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3 Thought Provoking Books for Discussion Groups or Book Clubs

Updated: Jan 14

Looking for the perfect books to read with a group? Books that would illicit lots of internal thoughts to be shared, plenty of dialogue among readers, and hearty discussion? Read these three recommended books for your next book club meeting or discussion group and you won't go wrong!


Hands holding a coffee mug with a book and candles in the background.
Thought Provoking Books

Book clubs and buddy groups are always looking for books that leave the reader thinking about and digesting the story long after the last page has been turned. I've found that the best books for this with my own group tend to have a topic that isn't necessarily controversial, but one that has us think outside the box. Often the topic or overall theme allows for reflection and thoughts of how their own life is related (or not related) to the main characters.


Thought Provoking Books


Let's start with a book I just finished this week and can't stop thinking about:


Bouquet of Blue and black flowers against yellow backdrop

The Measure by Nikki Erlick is a fiction book that showcases a dystopian universe that felt so real I found myself wanting to talk about it with others. On what seemed like a normal day, people all over the world that were age 22 years old and older woke up to an indestructible box with their name on it and the inscription "The measure of your life lies within.". For those that venture to open the boxes, they discover a single string that is also indestructible.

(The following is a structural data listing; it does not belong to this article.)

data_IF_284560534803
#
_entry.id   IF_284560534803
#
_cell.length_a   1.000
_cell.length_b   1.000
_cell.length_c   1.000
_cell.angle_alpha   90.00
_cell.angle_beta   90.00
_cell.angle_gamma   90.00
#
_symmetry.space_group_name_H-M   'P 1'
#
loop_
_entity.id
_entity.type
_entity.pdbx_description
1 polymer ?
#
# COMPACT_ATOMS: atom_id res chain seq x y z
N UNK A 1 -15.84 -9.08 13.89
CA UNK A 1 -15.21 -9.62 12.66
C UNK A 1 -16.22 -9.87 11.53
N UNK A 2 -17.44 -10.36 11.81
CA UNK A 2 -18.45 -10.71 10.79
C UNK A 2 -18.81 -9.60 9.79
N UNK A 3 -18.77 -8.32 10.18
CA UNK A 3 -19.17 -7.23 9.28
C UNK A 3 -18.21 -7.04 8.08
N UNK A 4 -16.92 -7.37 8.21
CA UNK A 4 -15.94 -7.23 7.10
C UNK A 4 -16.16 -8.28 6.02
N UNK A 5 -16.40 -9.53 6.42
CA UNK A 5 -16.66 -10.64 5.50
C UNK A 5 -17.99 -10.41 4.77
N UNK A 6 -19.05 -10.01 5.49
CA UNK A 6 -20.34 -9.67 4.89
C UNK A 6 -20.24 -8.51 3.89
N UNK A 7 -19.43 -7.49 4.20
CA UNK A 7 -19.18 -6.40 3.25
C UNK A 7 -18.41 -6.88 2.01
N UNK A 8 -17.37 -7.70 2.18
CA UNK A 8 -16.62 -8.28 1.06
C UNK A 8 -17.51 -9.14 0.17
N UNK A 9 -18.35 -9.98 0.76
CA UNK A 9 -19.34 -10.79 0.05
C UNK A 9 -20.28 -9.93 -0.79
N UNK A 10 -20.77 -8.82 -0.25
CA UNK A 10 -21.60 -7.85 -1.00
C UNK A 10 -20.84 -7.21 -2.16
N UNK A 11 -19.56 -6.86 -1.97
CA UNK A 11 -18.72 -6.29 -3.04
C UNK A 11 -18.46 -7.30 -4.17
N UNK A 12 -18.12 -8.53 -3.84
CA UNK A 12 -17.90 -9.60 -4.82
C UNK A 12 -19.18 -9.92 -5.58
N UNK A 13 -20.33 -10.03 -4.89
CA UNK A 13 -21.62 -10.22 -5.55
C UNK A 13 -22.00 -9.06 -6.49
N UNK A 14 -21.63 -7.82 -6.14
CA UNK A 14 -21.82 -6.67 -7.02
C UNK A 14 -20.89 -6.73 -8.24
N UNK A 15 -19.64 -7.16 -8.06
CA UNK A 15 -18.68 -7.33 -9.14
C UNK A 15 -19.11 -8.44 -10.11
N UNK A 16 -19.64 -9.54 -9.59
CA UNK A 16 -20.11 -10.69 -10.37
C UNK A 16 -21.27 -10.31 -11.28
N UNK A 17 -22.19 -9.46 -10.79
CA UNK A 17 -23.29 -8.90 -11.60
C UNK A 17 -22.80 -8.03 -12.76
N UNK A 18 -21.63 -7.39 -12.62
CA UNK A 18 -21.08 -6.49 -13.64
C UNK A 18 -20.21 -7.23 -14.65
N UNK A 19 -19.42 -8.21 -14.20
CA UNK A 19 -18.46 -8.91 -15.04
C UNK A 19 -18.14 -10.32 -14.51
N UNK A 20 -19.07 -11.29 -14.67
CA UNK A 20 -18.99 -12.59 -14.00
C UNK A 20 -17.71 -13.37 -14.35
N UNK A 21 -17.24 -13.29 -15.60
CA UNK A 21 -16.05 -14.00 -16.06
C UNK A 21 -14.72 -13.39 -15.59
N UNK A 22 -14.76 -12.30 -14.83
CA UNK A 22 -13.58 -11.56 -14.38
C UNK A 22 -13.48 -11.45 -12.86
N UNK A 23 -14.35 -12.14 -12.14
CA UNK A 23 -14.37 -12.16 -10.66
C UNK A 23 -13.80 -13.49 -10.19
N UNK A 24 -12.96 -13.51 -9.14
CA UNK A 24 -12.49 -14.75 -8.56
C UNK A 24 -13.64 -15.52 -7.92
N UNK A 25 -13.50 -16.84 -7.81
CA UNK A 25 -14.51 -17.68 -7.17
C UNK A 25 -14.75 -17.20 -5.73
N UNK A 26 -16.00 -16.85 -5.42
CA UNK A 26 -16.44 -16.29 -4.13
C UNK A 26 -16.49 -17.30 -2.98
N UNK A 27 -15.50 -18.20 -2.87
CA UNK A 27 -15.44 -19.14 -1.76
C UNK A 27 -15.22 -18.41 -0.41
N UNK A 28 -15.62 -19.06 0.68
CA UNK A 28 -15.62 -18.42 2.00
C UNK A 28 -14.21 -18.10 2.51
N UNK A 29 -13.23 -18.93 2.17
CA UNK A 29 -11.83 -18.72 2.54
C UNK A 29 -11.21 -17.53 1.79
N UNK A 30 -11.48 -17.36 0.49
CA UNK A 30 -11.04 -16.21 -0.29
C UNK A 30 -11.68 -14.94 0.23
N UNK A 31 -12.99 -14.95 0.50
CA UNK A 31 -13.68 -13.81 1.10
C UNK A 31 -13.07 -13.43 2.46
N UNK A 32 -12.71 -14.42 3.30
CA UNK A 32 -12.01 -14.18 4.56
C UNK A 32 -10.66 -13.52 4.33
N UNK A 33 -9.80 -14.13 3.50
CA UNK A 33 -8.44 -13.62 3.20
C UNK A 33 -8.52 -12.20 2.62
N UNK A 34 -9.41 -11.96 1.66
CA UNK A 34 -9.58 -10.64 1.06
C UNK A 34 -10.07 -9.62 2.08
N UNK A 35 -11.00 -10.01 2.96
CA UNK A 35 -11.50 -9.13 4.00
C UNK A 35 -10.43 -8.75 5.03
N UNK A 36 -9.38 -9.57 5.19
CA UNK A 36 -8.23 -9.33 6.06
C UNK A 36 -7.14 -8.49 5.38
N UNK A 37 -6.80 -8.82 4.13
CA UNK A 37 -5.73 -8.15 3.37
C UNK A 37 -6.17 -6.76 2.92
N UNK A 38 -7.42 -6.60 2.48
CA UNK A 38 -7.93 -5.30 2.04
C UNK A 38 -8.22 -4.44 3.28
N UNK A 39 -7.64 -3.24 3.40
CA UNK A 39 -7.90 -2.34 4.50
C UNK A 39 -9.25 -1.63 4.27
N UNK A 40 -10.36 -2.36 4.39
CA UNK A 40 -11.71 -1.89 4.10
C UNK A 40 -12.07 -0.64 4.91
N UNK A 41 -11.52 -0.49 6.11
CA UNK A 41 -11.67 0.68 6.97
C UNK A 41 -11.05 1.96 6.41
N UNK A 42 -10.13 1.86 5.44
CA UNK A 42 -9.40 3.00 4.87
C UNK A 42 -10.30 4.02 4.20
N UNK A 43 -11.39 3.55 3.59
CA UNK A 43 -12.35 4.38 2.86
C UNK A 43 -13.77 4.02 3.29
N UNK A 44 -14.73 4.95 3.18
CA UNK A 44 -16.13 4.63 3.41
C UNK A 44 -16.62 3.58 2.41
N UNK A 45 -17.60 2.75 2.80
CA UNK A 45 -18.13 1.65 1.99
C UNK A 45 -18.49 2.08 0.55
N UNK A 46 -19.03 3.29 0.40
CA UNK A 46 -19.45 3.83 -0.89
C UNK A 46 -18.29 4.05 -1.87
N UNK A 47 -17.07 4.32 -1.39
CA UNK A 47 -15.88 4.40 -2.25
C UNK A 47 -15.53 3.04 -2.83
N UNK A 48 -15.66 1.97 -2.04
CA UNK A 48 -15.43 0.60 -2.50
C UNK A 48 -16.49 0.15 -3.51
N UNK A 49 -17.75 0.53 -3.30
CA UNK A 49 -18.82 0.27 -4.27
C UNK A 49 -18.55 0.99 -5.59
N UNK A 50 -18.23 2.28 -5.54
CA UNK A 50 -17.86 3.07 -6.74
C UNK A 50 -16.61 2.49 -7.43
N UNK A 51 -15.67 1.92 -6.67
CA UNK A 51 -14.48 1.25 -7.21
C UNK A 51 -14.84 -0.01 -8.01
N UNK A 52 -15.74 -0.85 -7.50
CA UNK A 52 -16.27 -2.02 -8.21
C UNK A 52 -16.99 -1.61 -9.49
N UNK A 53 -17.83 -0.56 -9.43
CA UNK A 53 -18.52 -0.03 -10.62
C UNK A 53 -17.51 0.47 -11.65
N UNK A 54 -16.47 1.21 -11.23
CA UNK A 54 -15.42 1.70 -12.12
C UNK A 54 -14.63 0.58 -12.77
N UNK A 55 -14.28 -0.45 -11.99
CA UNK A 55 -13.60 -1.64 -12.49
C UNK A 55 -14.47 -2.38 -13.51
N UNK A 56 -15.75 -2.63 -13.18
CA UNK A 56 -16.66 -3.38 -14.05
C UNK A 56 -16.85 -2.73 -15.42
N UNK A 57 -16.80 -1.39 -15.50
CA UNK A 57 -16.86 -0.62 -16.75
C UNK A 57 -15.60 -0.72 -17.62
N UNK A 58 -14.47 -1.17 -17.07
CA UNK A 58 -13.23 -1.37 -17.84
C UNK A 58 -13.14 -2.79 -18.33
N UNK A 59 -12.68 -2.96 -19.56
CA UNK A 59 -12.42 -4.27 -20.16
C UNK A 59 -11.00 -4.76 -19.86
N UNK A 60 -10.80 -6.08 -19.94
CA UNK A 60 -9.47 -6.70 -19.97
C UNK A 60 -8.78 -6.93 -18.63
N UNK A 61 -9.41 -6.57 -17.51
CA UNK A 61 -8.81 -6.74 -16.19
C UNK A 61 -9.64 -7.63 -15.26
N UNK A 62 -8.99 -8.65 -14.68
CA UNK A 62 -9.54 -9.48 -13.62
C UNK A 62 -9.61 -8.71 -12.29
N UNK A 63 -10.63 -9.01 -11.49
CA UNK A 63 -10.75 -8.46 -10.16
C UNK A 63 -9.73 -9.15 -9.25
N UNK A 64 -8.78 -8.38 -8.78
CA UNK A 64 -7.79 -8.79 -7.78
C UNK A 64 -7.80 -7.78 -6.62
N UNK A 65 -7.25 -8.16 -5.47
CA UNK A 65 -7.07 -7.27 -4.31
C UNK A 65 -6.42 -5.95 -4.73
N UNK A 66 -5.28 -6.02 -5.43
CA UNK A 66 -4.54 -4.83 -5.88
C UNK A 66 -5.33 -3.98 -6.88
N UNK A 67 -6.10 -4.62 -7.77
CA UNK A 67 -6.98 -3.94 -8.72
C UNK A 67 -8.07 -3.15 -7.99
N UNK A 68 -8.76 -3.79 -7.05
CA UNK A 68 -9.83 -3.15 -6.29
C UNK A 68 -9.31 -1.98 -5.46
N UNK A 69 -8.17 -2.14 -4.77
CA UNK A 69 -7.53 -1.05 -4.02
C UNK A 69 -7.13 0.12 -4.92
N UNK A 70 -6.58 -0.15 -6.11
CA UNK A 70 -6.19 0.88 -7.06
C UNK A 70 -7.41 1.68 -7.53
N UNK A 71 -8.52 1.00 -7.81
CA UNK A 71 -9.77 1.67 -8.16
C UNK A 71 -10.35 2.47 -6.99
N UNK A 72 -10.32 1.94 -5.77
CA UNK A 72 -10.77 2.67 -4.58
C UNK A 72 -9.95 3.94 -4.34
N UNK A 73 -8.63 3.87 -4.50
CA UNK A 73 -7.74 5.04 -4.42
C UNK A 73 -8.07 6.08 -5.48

Some people have short strings, others have much longer strings, and others choose to never open the box at all. The boxes continue to arrive on peoples doorstep when they turn 22 years old. After a great deal of study, it is determined that the length of the owners string represents their life expectancy.


The division between "Short-Stringers" and "Long-Stringers" starts to become more exaggerated as those with short strings are being denied loans, health insurance, and are being discriminated against. Some long stringers are toying with death by taking risks that they wouldn't have considered previously. And now governments all over the world are getting involved and removing individuals choices - making decisions for the general public.


Great story of how eight strangers handled this new found world - their lives intermingling with pain, love, and decisions. Some top discussion topics include:

  • Would you open your own box?

  • How would you change your life if you knew the end was near?


The number ":00" repeated over and over to represent midnight